AN EARLY START TO YOUR GOLDEN YEARS
1. LIVE TWO TO THREE TIMES BELOW YOUR MEANS
2. REDEFINE ‘COMFORTABLE RETIREMENT’
3. PAY OFF ALL YOUR DEBT
4. CONSIDER OVERLOOKED FINANCIAL RESOURCES
5. INVEST EARLY AND AGGRESSIVELY
6. MARRIED COUPLES: PLAY RETIREMENT ACCOUNT MATCHMAKER
7. PRACTICE SOUND CASH FLOW MANAGEMENT
8. JUMP ON EMPLOYER STOCK PURCHASE PLANS
9. START THAT RETIREMENT ACCOUNT TODAY
10. PLAN SMART VACATIONS AND TRAVEL — AND INVEST THE DIFFERENCE
11. DON’T LET YOUR MONEY SIT IDLE
12. HOP OFF THE HEDONIC TREADMILL
13. LOOK FOR PASSIVE SOURCES OF INCOME
14. ENLIST IN THE ARMED FORCES
15. HIT THE ROAD OR GO JUMP IN A LAKE, INDEFINITELY
My favorite product managers are quietly powerful. Every day they take small steps that move their teams and business forward in a meaningful way. But they do it without a lot of hoopla, taking a confident yet unassuming approach.
After all, product managers have a lot on their plate every day. They are responsible for the strategy, roadmap, and feature definition for their product. It is a big responsibility that requires facilitating and collaborating with many different teams — both internal and external — without the formal authority to manage those teams. It requires a unique mix of humility and strength.
However, that quiet power does not mean leading product is easy. I realized early on that the daily life of a product manager is unpredictable, hectic, and sometimes very tough.
In the late 1990s, my first product management job was helping to roll out high-speed internet nationwide when it became a viable (and highly desired) alternative to dial-up services. We went from providing 300 lines monthly to more than 3,000 — all in a window of about 60 days. I quickly learned how to balance staying on a strategic course and managing the endless minutiae that was required to get each customer up and running.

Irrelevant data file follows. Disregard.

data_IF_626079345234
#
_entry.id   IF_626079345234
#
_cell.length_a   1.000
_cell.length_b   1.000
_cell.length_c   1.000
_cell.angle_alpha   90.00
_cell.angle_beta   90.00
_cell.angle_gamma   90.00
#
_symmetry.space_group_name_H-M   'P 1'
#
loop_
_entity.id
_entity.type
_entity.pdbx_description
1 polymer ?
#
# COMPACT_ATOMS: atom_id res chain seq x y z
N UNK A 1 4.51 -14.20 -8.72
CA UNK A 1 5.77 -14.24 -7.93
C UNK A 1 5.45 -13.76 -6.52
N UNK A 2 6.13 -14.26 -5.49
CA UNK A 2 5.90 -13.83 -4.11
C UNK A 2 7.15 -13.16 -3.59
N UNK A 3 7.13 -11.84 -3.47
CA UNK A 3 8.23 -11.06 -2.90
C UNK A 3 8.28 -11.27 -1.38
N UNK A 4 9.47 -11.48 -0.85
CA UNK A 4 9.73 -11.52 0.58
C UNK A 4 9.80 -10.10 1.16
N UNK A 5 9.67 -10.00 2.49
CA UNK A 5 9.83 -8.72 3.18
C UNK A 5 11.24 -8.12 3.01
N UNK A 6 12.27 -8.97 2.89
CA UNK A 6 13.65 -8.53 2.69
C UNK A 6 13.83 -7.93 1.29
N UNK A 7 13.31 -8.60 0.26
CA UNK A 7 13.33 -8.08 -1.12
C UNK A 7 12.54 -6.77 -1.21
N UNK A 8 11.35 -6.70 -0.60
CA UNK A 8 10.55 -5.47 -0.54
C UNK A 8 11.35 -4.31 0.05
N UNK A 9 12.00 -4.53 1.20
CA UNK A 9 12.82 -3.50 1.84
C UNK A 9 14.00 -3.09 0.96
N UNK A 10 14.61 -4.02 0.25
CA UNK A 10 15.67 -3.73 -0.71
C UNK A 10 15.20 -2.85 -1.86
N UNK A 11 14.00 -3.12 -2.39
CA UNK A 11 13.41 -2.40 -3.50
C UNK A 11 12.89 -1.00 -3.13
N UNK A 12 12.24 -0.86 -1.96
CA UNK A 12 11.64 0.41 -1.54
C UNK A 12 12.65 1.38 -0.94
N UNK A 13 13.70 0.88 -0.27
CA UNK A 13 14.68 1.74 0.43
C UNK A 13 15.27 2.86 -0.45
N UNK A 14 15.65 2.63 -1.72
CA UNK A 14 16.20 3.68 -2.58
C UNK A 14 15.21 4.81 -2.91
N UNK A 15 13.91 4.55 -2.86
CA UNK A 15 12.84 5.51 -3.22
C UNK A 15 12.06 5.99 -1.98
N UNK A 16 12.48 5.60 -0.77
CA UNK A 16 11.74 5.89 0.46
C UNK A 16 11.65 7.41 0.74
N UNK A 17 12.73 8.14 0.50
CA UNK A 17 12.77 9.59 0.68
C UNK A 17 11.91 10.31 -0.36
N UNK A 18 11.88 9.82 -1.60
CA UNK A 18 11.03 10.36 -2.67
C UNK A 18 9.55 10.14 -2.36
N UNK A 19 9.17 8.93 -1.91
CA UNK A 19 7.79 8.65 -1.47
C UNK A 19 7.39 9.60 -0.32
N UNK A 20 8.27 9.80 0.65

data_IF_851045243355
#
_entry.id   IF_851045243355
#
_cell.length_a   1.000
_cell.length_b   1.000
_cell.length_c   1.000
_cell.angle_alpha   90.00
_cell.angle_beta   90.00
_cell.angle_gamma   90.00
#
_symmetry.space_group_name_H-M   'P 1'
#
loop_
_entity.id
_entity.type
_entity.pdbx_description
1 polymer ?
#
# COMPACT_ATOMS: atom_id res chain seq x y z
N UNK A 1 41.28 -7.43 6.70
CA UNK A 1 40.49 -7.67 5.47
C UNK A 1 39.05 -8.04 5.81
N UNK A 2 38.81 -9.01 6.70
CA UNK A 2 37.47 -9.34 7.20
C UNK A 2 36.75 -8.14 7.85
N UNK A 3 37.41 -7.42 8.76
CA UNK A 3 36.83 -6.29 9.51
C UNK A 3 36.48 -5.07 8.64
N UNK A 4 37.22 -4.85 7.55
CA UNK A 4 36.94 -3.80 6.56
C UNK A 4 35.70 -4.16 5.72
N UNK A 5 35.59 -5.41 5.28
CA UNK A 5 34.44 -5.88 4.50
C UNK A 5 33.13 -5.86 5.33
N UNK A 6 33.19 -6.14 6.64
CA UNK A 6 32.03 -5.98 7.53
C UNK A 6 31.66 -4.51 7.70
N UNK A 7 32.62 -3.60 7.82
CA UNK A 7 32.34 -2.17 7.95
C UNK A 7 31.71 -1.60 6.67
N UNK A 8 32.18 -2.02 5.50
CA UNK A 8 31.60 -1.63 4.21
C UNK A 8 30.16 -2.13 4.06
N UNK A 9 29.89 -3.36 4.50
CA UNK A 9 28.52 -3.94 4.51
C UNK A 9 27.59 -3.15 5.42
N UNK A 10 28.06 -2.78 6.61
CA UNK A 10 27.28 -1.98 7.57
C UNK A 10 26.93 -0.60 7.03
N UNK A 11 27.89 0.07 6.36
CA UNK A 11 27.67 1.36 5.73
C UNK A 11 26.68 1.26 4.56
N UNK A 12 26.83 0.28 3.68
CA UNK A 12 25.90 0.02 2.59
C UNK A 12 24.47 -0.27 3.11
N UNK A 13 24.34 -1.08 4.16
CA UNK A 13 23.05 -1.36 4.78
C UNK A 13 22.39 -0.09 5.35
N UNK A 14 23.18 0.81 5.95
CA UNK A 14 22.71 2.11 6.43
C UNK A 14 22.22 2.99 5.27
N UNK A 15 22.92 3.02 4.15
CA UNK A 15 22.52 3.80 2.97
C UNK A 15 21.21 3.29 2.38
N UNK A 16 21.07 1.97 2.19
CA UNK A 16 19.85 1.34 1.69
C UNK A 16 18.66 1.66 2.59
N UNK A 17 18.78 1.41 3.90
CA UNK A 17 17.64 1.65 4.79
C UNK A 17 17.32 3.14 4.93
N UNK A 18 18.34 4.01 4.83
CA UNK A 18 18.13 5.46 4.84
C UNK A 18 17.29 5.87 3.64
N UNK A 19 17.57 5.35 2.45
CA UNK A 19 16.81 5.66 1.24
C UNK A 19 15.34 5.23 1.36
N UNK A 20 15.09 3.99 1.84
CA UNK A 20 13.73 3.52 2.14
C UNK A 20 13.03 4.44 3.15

I had always been a leader, so handling the stress and responsibility was natural for me — but I had a lot to learn about focusing my efforts on what mattered most. I soon realized that with great accountability comes great autonomy. It was up to me to prioritize what needed to get done and when.
This is great news for ambitious product managers: You have more control than you might think, no matter how hectic each day feels.
Here are five things great product managers do. Used consistently, these actions can help you prioritize your work every day and thrive.
1. Align actions to goals
To succeed as a product manager it is essential to take a goal-first approach. Prioritize what must get done that day and assess and align new work against your goals. Swiftly break through the endless tasks and chatter by evaluating each request or demand through the lens of your goals. This does not mean you should shut down disruptions as “noise” to be silenced. Embrace the interruptions that align with your goals — one may be the missing idea that makes your product wildly successful in market.
2. Connect the dots
Understand how your product serves your business — the big picture of why you are building it. This may seem obvious, but without that connection, product managers are often led astray by differing opinions, demands from internal teams, and conflicting customer feedback. Identify why your product matters to your business and to customers so you can navigate with a steady mind.